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Biol Chem. 1998 Aug-Sep;379(8-9):1045-52.

Peptide nucleic acids (PNA) and PNA-DNA chimeras: from high binding affinity towards biological function.

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Hoechst Marion Roussel Deutschland GmbH, Frankfurt am Main, Germany.


Oligonucleotide analogs are of major interest as tools in molecular biology, as diagnostics, and as potential pharmaceuticals which bind in a predictable way to certain nucleic acid target sequences, aiming at the inhibition of expression of disease-causing genes. One of the most promising nucleic acid mimetics are the peptide - or polyamide- nucleic acids (PNA) which bind with higher affinity to DNA and RNA than natural oligonucleotides. In these non-ionic PNAs, the entire sugar-phosphate backbone is replaced by an N-aminoethylglycine-based polyamide structure. A unique property of PNA is its ability to displace one strand of a DNA double-helix. This strand displacement process, which is inefficient with DNA, is supported by the formation of an unusually stable internal (PNA)2 x DNA triple helix. The combination of PNA and DNA in one molecule results in PNA/DNA chimeras with new properties. They show improved aqueous solubility compared to pure PNAs due to their partially negatively charged structure. Furthermore, the cellular uptake of the chimeras is better than of pure PNAs. In contrast to PNA, the chimeras bind exclusively in the antiparallel orientation under physiological conditions. The binding affinity is generally stronger when the PNA/DNA chimeras are hybridized to RNAthan to DNA, whereby the strength of binding strongly depends on the PNA: DNA ratio. Most interestingly, PNA/DNA chimeras are recognized as substrates by various nucleic acid processing enzymes, and consequently can also assume biological functions, such as a primer function for DNA polymerases. Pure PNA cannot induce RNase H cleavage of target RNA, which is believed to support the biological efficacy of antisense agents. However, DNA-PNA chimeras are able to stimulate cleavage of the target RNA by RNase H upon formation of an RNA x chimera duplex.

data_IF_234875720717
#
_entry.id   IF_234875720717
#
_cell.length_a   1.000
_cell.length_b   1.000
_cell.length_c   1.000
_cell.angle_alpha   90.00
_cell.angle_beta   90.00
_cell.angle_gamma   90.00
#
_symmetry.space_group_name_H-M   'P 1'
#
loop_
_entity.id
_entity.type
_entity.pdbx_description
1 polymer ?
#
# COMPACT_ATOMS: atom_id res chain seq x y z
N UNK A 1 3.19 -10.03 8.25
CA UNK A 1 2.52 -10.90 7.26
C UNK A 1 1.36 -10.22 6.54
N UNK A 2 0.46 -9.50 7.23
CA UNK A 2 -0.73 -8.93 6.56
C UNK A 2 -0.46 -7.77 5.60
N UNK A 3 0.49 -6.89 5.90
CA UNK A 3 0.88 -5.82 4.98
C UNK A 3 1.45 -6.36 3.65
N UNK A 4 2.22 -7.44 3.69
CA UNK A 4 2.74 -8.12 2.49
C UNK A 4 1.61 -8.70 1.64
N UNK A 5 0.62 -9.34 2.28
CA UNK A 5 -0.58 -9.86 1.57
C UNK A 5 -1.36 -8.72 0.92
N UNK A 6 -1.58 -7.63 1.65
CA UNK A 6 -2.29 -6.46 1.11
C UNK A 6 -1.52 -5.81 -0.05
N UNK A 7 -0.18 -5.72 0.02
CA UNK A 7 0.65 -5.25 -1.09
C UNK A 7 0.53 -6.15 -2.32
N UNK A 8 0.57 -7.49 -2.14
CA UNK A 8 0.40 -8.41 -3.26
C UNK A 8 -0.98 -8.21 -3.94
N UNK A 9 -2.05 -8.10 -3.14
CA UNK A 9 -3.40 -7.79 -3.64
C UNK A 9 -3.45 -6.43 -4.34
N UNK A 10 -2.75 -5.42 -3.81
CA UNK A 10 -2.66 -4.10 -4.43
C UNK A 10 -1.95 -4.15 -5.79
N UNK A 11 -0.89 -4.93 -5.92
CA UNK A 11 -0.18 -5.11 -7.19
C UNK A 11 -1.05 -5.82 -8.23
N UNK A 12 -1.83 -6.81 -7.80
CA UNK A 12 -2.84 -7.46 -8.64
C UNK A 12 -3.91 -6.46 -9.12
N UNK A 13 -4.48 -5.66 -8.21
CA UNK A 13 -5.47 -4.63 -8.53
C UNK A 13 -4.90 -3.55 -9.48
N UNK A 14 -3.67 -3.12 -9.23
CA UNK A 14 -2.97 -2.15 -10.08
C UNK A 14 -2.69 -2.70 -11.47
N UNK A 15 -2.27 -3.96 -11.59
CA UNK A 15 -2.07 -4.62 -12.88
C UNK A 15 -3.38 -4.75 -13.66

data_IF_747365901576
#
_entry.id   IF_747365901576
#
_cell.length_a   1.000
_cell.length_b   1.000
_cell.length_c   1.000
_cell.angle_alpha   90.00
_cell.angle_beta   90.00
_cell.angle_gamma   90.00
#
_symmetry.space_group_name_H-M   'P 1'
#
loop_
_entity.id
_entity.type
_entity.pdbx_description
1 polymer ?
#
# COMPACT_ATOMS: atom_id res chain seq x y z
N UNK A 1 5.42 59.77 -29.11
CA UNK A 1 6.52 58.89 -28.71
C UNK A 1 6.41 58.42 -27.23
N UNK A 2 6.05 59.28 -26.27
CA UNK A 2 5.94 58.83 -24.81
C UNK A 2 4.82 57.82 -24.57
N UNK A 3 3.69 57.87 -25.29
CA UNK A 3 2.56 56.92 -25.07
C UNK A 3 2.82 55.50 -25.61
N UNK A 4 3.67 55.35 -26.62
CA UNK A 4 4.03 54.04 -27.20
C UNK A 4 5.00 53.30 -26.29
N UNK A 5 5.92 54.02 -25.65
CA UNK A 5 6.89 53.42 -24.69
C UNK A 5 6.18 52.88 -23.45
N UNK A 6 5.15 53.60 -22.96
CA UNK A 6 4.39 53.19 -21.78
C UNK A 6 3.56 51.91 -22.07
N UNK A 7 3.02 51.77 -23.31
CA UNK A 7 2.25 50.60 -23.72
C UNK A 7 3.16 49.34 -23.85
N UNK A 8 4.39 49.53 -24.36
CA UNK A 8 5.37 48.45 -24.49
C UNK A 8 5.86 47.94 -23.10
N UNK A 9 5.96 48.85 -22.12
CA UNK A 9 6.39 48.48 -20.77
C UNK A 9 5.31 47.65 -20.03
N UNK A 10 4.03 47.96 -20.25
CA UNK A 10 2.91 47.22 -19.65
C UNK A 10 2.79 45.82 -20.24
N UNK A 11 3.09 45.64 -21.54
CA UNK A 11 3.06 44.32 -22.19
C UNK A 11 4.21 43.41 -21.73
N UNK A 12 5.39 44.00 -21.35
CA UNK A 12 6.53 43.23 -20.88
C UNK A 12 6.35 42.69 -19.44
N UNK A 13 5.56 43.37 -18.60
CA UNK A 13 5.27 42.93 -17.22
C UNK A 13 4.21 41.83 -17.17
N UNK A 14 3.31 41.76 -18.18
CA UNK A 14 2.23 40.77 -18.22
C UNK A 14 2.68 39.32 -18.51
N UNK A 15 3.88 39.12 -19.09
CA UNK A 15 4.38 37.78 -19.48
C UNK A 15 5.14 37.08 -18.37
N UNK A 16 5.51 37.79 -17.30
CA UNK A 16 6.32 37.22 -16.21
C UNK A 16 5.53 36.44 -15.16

[Indexed for MEDLINE]

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